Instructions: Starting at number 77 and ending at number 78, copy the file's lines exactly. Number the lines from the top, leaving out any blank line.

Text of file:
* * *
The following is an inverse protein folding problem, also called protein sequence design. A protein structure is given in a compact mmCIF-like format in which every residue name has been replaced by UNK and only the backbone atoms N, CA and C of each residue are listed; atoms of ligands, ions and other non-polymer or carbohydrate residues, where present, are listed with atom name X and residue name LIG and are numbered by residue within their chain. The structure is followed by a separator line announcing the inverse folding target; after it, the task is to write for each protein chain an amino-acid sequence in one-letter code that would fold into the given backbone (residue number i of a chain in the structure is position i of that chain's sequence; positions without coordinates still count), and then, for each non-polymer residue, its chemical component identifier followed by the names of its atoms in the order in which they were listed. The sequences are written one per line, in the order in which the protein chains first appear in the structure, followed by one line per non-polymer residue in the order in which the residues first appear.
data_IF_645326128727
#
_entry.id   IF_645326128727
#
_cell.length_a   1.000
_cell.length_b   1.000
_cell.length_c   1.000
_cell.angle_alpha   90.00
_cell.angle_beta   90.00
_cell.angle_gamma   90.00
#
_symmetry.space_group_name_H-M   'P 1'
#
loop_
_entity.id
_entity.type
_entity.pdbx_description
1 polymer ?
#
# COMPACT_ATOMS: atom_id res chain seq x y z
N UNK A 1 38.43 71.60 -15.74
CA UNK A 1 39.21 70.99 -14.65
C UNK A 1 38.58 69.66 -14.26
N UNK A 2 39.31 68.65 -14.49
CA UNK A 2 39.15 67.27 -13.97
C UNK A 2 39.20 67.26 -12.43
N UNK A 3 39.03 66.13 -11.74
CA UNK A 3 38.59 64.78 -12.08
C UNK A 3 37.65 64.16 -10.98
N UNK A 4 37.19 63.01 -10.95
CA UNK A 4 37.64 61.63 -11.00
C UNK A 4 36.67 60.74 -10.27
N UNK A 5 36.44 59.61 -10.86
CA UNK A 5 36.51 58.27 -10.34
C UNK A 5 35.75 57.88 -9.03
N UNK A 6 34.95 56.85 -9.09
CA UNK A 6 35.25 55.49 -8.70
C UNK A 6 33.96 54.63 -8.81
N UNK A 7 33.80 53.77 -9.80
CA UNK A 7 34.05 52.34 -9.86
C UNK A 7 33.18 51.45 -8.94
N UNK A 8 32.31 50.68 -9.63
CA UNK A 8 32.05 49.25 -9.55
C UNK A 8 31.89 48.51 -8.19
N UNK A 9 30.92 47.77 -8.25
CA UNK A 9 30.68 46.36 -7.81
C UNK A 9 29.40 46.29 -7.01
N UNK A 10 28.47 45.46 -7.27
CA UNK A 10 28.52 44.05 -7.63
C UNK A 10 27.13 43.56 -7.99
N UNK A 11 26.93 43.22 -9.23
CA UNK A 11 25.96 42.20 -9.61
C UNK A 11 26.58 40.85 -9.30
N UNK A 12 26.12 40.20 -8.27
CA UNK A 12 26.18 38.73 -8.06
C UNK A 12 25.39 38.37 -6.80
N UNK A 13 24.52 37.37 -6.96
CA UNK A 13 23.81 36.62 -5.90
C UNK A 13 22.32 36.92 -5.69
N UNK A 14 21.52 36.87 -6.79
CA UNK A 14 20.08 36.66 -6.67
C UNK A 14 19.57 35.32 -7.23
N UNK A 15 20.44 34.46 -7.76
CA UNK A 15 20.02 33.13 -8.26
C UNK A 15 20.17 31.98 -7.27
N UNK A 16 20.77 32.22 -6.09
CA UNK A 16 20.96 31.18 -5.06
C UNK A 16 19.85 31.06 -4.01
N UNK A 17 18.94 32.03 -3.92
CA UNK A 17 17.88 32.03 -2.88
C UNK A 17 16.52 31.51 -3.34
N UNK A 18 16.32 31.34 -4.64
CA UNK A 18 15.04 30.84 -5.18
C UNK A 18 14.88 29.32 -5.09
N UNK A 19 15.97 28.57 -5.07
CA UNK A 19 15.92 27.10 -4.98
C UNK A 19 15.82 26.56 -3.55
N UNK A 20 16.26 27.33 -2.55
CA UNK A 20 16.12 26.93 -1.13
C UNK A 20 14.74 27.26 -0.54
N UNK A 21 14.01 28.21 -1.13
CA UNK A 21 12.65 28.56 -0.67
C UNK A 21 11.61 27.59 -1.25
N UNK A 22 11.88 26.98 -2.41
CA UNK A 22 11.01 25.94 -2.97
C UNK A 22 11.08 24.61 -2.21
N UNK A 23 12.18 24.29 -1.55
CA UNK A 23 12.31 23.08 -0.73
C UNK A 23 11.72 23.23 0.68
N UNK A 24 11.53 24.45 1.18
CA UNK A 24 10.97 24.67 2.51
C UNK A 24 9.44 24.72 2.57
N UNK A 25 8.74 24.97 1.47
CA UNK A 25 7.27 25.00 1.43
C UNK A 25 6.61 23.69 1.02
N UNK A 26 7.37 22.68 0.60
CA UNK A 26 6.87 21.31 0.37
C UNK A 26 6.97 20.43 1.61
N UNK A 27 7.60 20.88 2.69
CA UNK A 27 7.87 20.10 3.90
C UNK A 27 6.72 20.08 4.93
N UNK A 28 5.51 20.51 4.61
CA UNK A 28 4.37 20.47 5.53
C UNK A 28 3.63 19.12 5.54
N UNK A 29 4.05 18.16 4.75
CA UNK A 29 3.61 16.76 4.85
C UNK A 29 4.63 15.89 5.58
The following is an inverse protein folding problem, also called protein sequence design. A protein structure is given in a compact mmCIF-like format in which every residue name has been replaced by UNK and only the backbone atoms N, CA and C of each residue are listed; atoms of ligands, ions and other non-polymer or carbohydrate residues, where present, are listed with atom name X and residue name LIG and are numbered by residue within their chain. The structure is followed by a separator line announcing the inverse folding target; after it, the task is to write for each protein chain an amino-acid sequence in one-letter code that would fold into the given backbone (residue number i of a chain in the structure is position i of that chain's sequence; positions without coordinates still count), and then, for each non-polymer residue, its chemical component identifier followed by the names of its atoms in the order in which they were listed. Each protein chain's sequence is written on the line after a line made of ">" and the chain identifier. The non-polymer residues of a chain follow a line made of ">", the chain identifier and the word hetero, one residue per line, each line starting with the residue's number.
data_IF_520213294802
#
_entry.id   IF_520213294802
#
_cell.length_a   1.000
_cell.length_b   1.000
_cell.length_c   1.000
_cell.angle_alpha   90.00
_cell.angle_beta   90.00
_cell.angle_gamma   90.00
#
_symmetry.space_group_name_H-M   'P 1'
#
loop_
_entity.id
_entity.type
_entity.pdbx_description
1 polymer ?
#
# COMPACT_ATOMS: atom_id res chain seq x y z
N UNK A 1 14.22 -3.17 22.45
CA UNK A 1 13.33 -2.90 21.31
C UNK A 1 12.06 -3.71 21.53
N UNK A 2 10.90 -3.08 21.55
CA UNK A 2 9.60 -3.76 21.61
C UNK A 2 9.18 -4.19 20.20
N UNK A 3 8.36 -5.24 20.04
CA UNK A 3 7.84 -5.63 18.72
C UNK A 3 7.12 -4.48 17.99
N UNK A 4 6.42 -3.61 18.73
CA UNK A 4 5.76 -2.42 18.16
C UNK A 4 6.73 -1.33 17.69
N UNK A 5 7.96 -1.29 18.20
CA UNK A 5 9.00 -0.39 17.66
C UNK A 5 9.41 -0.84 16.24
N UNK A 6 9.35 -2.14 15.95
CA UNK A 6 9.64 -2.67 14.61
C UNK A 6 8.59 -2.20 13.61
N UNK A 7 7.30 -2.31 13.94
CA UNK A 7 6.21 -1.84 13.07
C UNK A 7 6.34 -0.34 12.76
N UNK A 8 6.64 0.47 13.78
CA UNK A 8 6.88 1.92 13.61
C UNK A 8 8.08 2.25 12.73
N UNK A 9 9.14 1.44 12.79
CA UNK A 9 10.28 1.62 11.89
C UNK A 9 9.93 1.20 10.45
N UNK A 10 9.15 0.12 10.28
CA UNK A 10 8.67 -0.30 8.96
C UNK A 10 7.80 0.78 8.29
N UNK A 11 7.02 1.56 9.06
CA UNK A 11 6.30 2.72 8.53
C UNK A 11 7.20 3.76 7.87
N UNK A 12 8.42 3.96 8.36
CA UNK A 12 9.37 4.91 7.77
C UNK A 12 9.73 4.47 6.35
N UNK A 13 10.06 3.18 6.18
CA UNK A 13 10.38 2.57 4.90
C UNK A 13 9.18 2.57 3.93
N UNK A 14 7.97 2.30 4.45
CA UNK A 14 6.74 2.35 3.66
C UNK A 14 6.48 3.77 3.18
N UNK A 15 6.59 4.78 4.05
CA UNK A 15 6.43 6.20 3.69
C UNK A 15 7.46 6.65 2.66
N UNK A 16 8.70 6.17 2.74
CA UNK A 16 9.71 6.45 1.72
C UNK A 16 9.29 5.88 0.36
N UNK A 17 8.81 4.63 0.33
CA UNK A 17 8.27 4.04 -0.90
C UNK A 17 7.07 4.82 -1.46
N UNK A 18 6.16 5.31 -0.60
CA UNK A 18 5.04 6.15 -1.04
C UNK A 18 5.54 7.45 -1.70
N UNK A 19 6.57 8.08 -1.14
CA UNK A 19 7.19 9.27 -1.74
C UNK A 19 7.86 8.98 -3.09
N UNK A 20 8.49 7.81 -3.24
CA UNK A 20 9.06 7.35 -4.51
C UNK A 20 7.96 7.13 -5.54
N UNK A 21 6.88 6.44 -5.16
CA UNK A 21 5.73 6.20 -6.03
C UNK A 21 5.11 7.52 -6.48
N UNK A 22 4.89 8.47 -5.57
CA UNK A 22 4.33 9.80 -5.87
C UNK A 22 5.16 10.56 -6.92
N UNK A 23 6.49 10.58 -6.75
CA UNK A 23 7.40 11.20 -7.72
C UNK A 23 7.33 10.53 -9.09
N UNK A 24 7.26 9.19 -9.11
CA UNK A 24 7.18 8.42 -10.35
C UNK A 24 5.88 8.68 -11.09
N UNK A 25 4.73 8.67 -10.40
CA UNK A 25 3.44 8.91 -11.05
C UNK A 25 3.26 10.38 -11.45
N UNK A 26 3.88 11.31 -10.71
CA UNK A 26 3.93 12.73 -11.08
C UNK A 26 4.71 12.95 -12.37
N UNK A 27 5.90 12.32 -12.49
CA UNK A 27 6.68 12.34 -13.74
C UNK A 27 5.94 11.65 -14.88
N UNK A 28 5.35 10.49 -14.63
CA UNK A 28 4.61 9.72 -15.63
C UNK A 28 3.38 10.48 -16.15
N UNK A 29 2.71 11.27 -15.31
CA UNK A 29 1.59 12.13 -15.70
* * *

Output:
CA UNK A 19 15.92 27.10 -4.98
C UNK A 19 15.82 26.56 -3.55